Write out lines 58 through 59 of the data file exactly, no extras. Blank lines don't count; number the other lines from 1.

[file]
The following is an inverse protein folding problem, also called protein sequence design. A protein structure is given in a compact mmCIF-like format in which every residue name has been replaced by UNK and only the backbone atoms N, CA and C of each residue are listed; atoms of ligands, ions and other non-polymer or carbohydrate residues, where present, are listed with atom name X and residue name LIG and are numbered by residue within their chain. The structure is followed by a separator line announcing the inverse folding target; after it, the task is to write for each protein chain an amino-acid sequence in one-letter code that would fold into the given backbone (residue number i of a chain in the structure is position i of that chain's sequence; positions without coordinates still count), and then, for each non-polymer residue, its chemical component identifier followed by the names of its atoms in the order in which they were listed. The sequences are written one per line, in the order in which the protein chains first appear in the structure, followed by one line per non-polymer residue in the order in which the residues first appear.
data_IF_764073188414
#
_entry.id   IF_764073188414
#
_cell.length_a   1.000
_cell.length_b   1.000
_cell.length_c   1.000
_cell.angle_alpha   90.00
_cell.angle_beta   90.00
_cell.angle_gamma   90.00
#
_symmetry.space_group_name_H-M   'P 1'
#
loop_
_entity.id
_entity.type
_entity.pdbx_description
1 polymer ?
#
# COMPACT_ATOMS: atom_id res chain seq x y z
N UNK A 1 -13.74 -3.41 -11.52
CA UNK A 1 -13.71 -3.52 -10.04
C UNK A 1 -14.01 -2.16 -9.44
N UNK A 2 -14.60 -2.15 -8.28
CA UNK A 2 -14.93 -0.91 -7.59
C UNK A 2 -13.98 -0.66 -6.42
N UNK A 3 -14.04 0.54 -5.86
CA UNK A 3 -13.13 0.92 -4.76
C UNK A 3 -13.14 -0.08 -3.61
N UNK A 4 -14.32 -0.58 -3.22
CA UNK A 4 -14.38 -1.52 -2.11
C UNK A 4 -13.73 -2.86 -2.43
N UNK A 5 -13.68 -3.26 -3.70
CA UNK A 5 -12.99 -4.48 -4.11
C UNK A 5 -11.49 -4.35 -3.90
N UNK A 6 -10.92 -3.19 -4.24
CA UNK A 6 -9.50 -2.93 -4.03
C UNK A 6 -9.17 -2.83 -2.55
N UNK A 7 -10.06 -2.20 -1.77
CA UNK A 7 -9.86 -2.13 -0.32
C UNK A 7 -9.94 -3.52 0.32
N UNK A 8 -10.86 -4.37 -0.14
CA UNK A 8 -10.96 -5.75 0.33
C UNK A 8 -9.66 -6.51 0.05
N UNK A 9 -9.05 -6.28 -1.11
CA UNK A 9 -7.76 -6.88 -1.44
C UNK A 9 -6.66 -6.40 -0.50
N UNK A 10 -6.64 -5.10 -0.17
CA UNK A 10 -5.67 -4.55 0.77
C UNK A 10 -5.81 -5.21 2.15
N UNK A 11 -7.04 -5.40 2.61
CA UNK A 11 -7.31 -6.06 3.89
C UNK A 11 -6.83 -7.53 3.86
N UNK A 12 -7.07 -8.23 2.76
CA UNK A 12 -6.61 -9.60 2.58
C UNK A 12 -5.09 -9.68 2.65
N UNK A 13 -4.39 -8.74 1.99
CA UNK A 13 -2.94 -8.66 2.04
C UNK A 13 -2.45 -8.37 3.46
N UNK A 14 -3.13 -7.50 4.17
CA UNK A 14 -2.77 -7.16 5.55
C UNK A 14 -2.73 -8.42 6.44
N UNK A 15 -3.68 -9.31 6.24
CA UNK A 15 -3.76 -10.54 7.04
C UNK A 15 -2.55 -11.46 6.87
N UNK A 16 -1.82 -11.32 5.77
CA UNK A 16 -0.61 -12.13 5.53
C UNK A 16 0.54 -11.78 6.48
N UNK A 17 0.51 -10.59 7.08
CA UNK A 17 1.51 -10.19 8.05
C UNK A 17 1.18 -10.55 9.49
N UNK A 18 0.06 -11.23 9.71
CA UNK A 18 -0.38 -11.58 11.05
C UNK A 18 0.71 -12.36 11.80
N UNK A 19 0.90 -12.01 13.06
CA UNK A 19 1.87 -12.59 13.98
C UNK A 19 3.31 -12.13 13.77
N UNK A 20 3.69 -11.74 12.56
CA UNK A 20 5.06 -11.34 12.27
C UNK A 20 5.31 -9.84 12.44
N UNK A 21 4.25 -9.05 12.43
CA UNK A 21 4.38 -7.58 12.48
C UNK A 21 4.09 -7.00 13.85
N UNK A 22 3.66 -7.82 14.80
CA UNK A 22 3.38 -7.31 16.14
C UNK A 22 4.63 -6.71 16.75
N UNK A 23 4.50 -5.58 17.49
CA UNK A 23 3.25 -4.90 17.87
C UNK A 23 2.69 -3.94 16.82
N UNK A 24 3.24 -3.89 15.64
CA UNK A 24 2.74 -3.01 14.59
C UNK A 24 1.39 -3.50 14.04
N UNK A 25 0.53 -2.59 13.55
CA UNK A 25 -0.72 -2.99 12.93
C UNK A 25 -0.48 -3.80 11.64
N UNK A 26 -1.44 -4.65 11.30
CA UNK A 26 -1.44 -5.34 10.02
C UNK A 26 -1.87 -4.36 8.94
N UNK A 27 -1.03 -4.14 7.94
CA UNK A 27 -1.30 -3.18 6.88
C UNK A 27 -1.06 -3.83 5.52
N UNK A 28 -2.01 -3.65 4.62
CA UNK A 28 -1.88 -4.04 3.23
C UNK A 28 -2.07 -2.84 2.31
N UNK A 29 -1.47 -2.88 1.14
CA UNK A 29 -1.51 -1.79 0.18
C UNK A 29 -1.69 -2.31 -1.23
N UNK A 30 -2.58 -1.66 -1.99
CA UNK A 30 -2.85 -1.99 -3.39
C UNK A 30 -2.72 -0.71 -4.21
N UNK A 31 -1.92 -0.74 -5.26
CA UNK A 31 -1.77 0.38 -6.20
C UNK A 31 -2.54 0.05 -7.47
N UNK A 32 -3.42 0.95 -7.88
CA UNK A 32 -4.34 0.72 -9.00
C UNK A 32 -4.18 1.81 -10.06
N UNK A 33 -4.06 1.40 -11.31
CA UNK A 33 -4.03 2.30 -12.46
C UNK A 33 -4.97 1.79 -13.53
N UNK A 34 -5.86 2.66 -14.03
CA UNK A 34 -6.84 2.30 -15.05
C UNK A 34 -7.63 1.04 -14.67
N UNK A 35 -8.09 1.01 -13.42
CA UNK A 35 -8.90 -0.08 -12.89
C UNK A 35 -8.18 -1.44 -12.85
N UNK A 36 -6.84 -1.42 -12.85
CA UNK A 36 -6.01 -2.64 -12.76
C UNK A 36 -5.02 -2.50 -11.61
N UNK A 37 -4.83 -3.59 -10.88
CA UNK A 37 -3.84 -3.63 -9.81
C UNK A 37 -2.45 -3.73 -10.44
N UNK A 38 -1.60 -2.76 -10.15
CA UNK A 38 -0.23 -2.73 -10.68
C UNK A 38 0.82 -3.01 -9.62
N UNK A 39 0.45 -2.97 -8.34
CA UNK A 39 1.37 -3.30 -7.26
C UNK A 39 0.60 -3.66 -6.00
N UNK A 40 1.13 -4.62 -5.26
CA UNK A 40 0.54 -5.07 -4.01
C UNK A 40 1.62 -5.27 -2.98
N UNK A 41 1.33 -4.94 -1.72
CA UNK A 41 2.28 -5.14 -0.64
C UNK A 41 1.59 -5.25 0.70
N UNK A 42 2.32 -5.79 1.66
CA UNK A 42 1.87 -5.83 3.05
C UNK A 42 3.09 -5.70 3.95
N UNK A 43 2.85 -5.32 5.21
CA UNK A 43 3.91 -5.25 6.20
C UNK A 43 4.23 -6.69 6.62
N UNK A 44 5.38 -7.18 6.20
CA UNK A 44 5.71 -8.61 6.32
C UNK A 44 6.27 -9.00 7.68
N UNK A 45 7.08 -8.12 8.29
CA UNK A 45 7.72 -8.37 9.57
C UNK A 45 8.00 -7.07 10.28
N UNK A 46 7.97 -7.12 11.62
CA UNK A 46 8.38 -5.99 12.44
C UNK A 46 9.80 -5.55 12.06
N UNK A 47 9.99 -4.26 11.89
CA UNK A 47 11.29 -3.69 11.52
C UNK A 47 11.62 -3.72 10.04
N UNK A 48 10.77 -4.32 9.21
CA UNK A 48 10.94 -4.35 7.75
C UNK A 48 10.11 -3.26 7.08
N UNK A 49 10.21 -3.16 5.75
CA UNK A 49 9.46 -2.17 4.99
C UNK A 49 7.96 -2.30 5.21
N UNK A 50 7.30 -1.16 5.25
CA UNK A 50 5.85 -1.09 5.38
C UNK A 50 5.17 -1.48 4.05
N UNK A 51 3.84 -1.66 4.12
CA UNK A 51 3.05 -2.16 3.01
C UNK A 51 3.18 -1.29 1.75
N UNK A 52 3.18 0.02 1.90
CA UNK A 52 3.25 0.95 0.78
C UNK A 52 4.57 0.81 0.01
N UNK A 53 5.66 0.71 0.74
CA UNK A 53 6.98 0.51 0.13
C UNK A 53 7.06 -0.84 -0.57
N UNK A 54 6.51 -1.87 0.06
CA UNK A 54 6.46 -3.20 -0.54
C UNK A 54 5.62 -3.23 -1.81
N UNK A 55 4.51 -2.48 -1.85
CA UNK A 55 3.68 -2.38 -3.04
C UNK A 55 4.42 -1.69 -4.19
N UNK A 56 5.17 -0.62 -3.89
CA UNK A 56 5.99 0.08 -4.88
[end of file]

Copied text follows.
N UNK A 13 -4.39 -8.74 1.99
CA UNK A 13 -2.94 -8.66 2.04